— -- A man's headache that turned out to be the result of a parasitic infection has shed light on a rare condition caused by tapeworm infections.
While tapeworm infections usually affect the digestive tract, in rare cases the parasite can infect the brain, leading to a condition called neurocysticercosis. Luis Ortiz, 26, dealt with that rare infection in August after a headache left him nauseated and confused.
Ortiz was visiting his family in Napa, California, when the symptoms started over the course of one day, he told ABC News. His headache left him confused in the family home and he ended up vomiting before his parents took him into the emergency room.
Once there, Ortiz was stunned to learn from the doctors that he had tapeworm larva in his brain that was cutting off blood flow.
"I think it hit me hardest when the doc said you have a parasite in your head and we have to operate to take it out," Ortiz told ABC News today. "The doctor told me if I would have come a half-hour later than when I did, I wouldn’t be alive."
Once in surgery, Ortiz said doctors were able to remove the cyst and the larva while it was still alive.
"He’s like, 'Yeah, we took it out and it was blocking the veins flowing [blood] through the brains,'" Ortiz recalled of what his surgeon told him after the operation. "He showed me the worm in the jar."
The infection has left Ortiz with memory problems, he said, forcing him to temporarily drop out of school. He is staying with his parents as he recovers.
The infection can be deadly and hospitalizes an estimated 1,000 people every year in the U.S., according to the Centers for Disease Control and Prevention.
More common forms of tapeworm infection can be treated with parasite medications, according to the Mayo Clinic.
Since it is relatively rare, the CDC said this form of tapeworm infection is not well understood by many in the medial field.
"Neurocysticercosis is considered a Neglected Parasitic Infection, one of a group of diseases that results in significant illness among those who are infected and is often poorly understood by health care providers," the CDC explained on its website.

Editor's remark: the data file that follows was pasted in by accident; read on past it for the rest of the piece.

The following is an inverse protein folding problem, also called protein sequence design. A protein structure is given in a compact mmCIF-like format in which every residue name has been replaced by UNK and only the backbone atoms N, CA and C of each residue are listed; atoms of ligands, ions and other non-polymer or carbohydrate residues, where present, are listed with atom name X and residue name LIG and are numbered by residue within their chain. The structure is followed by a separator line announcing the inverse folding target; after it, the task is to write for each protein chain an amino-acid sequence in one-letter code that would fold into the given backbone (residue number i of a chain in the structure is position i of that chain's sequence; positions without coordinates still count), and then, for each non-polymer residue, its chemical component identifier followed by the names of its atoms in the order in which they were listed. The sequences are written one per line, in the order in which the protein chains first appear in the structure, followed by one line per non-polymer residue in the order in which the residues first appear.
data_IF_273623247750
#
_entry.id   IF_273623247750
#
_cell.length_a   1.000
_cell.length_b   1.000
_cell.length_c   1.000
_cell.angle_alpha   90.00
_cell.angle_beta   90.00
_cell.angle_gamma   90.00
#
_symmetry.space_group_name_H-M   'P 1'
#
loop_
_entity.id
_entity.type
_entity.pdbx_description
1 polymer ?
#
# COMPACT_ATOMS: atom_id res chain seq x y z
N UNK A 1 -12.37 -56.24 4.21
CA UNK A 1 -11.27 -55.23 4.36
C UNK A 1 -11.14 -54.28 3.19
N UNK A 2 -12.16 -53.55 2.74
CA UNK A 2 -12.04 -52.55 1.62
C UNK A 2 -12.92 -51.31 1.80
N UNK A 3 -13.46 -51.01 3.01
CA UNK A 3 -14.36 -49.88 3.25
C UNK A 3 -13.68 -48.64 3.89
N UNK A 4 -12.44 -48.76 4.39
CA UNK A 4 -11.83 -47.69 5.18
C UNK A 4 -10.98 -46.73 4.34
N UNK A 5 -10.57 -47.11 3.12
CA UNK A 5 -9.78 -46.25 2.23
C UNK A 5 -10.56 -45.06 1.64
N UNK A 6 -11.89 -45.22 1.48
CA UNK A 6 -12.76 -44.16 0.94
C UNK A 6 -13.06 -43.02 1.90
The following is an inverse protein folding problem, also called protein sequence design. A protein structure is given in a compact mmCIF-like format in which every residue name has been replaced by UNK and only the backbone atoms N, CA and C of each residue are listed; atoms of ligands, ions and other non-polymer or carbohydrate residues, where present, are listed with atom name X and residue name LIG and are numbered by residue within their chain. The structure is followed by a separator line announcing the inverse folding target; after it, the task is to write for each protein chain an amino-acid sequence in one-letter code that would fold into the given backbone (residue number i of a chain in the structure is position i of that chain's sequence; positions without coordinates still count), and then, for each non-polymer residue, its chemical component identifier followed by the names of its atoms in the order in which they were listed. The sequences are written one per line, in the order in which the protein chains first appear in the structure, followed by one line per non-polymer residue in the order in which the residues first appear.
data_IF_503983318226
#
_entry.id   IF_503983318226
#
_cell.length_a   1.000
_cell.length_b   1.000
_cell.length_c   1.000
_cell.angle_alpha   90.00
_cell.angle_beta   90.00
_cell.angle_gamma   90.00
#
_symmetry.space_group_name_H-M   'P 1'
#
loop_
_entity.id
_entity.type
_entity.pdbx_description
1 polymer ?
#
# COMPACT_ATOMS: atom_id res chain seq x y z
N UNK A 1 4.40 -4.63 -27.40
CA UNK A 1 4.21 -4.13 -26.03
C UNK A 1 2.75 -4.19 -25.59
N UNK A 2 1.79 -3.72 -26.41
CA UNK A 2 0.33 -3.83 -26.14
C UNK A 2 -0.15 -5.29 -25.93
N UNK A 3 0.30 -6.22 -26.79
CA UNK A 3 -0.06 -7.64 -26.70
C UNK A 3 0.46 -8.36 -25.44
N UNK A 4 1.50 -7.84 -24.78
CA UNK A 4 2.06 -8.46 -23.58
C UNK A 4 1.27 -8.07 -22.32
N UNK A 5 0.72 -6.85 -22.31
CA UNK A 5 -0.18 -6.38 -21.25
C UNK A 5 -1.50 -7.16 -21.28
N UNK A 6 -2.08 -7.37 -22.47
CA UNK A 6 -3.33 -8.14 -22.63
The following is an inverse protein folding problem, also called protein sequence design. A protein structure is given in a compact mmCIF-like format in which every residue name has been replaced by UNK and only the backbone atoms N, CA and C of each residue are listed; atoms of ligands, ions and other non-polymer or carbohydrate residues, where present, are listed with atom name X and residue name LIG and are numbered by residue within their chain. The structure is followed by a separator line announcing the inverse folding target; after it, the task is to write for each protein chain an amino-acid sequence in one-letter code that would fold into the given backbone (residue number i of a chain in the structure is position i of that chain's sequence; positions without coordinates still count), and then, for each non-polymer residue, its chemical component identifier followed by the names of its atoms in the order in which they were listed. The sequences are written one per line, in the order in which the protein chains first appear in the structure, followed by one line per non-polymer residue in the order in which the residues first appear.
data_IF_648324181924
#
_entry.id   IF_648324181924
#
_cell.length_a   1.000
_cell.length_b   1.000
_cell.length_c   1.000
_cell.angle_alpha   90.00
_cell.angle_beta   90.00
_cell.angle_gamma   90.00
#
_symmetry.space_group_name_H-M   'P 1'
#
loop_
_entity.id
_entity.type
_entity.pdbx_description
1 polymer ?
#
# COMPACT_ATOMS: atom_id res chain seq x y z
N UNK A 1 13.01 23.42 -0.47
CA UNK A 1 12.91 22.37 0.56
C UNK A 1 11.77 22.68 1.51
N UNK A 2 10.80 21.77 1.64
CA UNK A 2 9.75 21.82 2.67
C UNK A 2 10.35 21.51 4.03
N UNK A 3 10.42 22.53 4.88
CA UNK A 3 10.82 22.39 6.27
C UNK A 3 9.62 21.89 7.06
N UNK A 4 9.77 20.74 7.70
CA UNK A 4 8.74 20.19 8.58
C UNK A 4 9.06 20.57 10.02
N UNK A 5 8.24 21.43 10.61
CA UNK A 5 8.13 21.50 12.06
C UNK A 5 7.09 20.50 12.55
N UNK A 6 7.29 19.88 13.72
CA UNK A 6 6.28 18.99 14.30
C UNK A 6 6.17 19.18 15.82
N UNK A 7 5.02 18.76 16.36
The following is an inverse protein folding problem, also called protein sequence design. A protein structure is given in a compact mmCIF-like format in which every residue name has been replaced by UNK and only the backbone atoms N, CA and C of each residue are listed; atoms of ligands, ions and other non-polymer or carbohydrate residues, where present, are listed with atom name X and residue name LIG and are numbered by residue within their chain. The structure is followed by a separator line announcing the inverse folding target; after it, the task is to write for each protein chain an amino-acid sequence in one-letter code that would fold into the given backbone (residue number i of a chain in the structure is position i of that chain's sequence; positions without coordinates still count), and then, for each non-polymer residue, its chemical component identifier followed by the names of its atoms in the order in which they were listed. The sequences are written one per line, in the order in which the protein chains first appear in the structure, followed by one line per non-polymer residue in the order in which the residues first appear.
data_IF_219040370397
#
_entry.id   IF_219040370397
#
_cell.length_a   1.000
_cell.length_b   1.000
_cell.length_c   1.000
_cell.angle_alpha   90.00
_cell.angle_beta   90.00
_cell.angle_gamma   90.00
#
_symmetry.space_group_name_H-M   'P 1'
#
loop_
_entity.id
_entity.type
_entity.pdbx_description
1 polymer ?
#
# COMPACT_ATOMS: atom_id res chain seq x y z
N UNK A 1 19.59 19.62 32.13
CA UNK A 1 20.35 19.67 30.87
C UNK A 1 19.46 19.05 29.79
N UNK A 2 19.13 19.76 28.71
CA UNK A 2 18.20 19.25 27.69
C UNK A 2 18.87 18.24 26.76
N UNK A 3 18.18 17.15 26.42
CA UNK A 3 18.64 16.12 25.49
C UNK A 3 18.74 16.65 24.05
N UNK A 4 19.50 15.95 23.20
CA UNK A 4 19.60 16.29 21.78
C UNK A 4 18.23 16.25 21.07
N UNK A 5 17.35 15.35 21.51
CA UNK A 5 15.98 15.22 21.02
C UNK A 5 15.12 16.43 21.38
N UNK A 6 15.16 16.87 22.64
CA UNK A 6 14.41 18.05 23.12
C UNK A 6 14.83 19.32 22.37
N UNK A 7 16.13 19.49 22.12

The infection occurs when a person eats under-cooked meat or tainted food that contains tapeworm eggs. Once ingested, the parasite eggs can hatch in the digestive tract. While the parasite usually stays in the digestive tract, in rare cases they can migrate to the brain, where larval cysts damage the brain and can lead to complications or seizures, according to the CDC.
Dr. Keith Armitage, an infectious disease specialist and travel medicine expert at University Hospitals Case Medical Center, said it’s possible for tapeworms to live in the body for years.
“Usually when it migrates to the brain, it causes symptoms,” Armitage explained. “They can become intestinal symptoms for years and only becomes clear if they look for it.”
The cyst is usually formed around the larva because the immune system is attempting to protect the body from the infection, Armitage said.
In the U.S., the disease is most often reported in New York, California, Oregon and Illinois, and people affected are usually arriving from areas where the disease is more common, according to the CDC.
Those wanting to avoid the creepy-crawly parasites should be sure to properly cook meat, according to the CDC.
For whole cuts of meat (excluding poultry), the CDC recommends cooking to at least 145 degrees Fahrenheit.
For ground meat (excluding poultry), the CDC recommends cooking to at least 160 degrees Fahrenheit.